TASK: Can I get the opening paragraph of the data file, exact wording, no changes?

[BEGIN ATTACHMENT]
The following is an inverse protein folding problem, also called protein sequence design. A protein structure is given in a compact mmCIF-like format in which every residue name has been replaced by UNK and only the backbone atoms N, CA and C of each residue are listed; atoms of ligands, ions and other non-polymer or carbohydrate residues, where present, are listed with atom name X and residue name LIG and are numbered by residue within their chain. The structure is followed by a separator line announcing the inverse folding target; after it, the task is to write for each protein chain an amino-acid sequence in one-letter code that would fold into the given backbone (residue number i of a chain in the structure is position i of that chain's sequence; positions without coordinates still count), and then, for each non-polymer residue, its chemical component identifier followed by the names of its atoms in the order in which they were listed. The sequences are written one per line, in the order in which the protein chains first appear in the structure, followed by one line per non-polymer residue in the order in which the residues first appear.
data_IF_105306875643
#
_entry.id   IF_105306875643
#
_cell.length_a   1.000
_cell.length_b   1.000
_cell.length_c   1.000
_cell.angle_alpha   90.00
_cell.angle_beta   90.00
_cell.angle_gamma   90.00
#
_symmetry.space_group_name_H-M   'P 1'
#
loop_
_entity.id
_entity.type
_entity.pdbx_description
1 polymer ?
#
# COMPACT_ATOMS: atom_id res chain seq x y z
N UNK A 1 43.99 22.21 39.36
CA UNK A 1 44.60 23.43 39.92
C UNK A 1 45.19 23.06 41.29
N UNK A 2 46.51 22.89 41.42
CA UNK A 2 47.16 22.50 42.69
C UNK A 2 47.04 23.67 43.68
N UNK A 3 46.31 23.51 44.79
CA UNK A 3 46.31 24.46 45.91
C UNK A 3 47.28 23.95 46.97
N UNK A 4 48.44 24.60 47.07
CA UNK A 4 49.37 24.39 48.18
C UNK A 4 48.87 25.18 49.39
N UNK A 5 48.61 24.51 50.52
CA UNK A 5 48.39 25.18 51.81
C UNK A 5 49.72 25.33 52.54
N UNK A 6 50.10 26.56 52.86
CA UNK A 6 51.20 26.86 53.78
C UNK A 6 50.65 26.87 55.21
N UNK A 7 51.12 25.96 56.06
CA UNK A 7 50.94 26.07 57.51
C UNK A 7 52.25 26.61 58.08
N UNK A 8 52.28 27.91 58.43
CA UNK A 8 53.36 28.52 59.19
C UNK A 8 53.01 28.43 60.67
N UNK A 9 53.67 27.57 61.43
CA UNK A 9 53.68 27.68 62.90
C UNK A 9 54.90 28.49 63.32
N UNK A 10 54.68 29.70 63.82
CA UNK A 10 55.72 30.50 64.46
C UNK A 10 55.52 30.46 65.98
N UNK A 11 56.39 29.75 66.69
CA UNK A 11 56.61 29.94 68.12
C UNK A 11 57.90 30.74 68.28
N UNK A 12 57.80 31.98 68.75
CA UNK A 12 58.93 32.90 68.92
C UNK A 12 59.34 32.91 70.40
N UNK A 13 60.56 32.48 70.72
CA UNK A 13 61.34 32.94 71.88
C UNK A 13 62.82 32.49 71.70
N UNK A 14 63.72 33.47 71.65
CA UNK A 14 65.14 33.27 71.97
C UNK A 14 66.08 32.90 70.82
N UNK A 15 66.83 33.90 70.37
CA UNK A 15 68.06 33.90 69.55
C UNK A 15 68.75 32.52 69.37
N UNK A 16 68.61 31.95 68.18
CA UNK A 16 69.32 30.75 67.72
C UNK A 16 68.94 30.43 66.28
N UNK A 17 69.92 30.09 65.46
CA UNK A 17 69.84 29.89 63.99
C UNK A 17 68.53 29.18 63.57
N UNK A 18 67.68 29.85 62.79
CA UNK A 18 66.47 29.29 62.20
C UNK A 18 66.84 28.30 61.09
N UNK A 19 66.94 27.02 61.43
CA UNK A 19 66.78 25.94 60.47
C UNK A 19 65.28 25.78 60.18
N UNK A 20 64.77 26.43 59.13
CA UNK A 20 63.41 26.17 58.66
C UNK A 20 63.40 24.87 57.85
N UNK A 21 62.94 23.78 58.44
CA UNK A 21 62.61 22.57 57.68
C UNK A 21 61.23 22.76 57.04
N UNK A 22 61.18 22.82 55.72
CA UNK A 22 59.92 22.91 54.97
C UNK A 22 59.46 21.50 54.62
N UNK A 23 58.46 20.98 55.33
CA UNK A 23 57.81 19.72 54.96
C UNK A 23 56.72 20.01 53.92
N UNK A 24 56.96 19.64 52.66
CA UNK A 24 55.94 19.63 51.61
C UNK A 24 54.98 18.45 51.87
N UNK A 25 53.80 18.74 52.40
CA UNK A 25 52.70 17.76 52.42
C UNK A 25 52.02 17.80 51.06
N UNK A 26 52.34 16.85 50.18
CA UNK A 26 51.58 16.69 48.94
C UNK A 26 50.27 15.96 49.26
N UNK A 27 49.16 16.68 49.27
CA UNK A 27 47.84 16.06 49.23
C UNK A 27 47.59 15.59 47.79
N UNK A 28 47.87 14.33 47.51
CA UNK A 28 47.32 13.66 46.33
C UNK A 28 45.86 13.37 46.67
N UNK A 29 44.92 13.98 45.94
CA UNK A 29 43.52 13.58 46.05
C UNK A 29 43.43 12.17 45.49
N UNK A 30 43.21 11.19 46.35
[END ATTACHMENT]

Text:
The following is an inverse protein folding problem, also called protein sequence design. A protein structure is given in a compact mmCIF-like format in which every residue name has been replaced by UNK and only the backbone atoms N, CA and C of each residue are listed; atoms of ligands, ions and other non-polymer or carbohydrate residues, where present, are listed with atom name X and residue name LIG and are numbered by residue within their chain. The structure is followed by a separator line announcing the inverse folding target; after it, the task is to write for each protein chain an amino-acid sequence in one-letter code that would fold into the given backbone (residue number i of a chain in the structure is position i of that chain's sequence; positions without coordinates still count), and then, for each non-polymer residue, its chemical component identifier followed by the names of its atoms in the order in which they were listed. The sequences are written one per line, in the order in which the protein chains first appear in the structure, followed by one line per non-polymer residue in the order in which the residues first appear.